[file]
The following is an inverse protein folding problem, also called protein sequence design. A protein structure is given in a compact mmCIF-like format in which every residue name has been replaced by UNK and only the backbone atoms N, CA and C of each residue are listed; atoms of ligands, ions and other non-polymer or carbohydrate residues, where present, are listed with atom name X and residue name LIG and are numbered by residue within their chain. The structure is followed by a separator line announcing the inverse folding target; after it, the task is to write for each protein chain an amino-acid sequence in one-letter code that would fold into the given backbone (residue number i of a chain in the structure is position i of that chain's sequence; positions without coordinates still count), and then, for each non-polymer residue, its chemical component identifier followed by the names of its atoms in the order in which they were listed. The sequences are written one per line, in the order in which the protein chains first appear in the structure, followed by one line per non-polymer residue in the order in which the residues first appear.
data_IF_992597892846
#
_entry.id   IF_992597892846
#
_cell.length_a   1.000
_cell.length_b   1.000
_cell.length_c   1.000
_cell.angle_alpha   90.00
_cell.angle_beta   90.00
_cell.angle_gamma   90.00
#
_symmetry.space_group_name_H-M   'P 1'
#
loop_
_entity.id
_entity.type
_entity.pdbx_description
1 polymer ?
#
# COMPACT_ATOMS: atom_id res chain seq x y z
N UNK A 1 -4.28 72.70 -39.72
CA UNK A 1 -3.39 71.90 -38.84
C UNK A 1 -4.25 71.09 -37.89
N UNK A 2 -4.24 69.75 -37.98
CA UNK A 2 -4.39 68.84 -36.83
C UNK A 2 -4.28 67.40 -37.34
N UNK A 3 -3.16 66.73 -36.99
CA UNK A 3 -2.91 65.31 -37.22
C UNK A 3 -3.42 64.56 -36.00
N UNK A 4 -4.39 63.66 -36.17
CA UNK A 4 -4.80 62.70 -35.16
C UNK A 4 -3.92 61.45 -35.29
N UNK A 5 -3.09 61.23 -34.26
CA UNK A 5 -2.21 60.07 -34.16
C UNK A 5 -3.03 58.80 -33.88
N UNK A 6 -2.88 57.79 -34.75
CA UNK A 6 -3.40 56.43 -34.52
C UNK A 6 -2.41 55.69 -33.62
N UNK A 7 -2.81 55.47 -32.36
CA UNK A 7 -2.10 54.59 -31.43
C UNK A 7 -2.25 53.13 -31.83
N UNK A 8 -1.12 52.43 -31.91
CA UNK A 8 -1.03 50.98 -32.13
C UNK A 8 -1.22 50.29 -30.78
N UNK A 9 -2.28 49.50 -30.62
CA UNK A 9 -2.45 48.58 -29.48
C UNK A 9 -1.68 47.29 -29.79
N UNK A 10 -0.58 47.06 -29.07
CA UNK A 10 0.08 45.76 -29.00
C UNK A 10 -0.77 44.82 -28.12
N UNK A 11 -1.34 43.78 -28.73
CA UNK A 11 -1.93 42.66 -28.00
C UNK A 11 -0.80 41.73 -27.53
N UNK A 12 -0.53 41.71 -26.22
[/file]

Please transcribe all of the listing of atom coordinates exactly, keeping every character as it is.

The following is an inverse protein folding problem, also called protein sequence design. A protein structure is given in a compact mmCIF-like format in which every residue name has been replaced by UNK and only the backbone atoms N, CA and C of each residue are listed; atoms of ligands, ions and other non-polymer or carbohydrate residues, where present, are listed with atom name X and residue name LIG and are numbered by residue within their chain. The structure is followed by a separator line announcing the inverse folding target; after it, the task is to write for each protein chain an amino-acid sequence in one-letter code that would fold into the given backbone (residue number i of a chain in the structure is position i of that chain's sequence; positions without coordinates still count), and then, for each non-polymer residue, its chemical component identifier followed by the names of its atoms in the order in which they were listed. The sequences are written one per line, in the order in which the protein chains first appear in the structure, followed by one line per non-polymer residue in the order in which the residues first appear.
data_IF_992597892846
#
_entry.id   IF_992597892846
#
_cell.length_a   1.000
_cell.length_b   1.000
_cell.length_c   1.000
_cell.angle_alpha   90.00
_cell.angle_beta   90.00
_cell.angle_gamma   90.00
#
_symmetry.space_group_name_H-M   'P 1'
#
loop_
_entity.id
_entity.type
_entity.pdbx_description
1 polymer ?
#
# COMPACT_ATOMS: atom_id res chain seq x y z
N UNK A 1 -4.28 72.70 -39.72
CA UNK A 1 -3.39 71.90 -38.84
C UNK A 1 -4.25 71.09 -37.89
N UNK A 2 -4.24 69.75 -37.98
CA UNK A 2 -4.39 68.84 -36.83
C UNK A 2 -4.28 67.40 -37.34
N UNK A 3 -3.16 66.73 -36.99
CA UNK A 3 -2.91 65.31 -37.22
C UNK A 3 -3.42 64.56 -36.00
N UNK A 4 -4.39 63.66 -36.17
CA UNK A 4 -4.80 62.70 -35.16
C UNK A 4 -3.92 61.45 -35.29
N UNK A 5 -3.09 61.23 -34.26
CA UNK A 5 -2.21 60.07 -34.16
C UNK A 5 -3.03 58.80 -33.88
N UNK A 6 -2.88 57.79 -34.75
CA UNK A 6 -3.40 56.43 -34.52
C UNK A 6 -2.41 55.69 -33.62
N UNK A 7 -2.81 55.47 -32.36
CA UNK A 7 -2.10 54.59 -31.43
C UNK A 7 -2.25 53.13 -31.83
N UNK A 8 -1.12 52.43 -31.91
CA UNK A 8 -1.03 50.98 -32.13
C UNK A 8 -1.22 50.29 -30.78
N UNK A 9 -2.28 49.50 -30.62
CA UNK A 9 -2.45 48.58 -29.48
C UNK A 9 -1.68 47.29 -29.79
N UNK A 10 -0.58 47.06 -29.07
CA UNK A 10 0.08 45.76 -29.00
C UNK A 10 -0.77 44.82 -28.12
N UNK A 11 -1.34 43.78 -28.73
CA UNK A 11 -1.93 42.66 -28.00
C UNK A 11 -0.80 41.73 -27.53
N UNK A 12 -0.53 41.71 -26.22